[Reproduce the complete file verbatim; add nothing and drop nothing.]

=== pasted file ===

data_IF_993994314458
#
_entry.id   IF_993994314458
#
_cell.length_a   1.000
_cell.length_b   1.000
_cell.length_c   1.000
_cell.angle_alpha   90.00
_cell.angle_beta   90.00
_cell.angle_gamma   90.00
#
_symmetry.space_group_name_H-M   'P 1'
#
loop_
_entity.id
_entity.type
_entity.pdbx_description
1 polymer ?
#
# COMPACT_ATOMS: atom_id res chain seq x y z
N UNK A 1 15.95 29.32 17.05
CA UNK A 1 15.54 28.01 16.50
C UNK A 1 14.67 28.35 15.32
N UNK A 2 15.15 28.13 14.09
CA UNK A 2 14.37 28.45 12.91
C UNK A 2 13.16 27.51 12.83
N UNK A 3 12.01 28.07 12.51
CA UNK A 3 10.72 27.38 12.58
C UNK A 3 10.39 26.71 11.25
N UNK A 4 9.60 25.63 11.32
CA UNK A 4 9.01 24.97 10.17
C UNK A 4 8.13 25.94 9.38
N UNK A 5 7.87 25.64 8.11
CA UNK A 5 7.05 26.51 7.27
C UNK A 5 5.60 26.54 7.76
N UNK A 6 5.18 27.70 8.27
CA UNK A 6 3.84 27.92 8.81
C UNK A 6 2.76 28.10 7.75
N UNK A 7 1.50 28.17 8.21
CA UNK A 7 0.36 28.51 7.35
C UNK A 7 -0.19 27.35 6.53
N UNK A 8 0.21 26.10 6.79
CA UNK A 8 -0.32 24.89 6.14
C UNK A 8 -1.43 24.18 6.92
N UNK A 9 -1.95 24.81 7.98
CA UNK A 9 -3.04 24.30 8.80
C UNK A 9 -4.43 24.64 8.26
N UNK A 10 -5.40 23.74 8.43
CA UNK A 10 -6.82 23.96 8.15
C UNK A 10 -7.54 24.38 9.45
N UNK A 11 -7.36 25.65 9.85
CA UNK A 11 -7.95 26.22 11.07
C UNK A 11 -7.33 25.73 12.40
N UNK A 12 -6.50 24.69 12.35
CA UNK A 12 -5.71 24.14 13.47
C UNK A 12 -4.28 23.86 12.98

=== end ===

data_IF_993994314458
#
_entry.id   IF_993994314458
#
_cell.length_a   1.000
_cell.length_b   1.000
_cell.length_c   1.000
_cell.angle_alpha   90.00
_cell.angle_beta   90.00
_cell.angle_gamma   90.00
#
_symmetry.space_group_name_H-M   'P 1'
#
loop_
_entity.id
_entity.type
_entity.pdbx_description
1 polymer ?
#
# COMPACT_ATOMS: atom_id res chain seq x y z
N UNK A 1 15.95 29.32 17.05
CA UNK A 1 15.54 28.01 16.50
C UNK A 1 14.67 28.35 15.32
N UNK A 2 15.15 28.13 14.09
CA UNK A 2 14.37 28.45 12.91
C UNK A 2 13.16 27.51 12.83
N UNK A 3 12.01 28.07 12.51
CA UNK A 3 10.72 27.38 12.58
C UNK A 3 10.39 26.71 11.25
N UNK A 4 9.60 25.63 11.32
CA UNK A 4 9.01 24.97 10.17
C UNK A 4 8.13 25.94 9.38
N UNK A 5 7.87 25.64 8.11
CA UNK A 5 7.05 26.51 7.27
C UNK A 5 5.60 26.54 7.76
N UNK A 6 5.18 27.70 8.27
CA UNK A 6 3.84 27.92 8.81
C UNK A 6 2.76 28.10 7.75
N UNK A 7 1.50 28.17 8.21
CA UNK A 7 0.36 28.51 7.35
C UNK A 7 -0.19 27.35 6.53
N UNK A 8 0.21 26.10 6.79
CA UNK A 8 -0.32 24.89 6.14
C UNK A 8 -1.43 24.18 6.92
N UNK A 9 -1.95 24.81 7.98
CA UNK A 9 -3.04 24.30 8.80
C UNK A 9 -4.43 24.64 8.26
N UNK A 10 -5.40 23.74 8.43
CA UNK A 10 -6.82 23.96 8.15
C UNK A 10 -7.54 24.38 9.45
N UNK A 11 -7.36 25.65 9.85
CA UNK A 11 -7.95 26.22 11.07
C UNK A 11 -7.33 25.73 12.40
N UNK A 12 -6.50 24.69 12.35
CA UNK A 12 -5.71 24.14 13.47
C UNK A 12 -4.28 23.86 12.98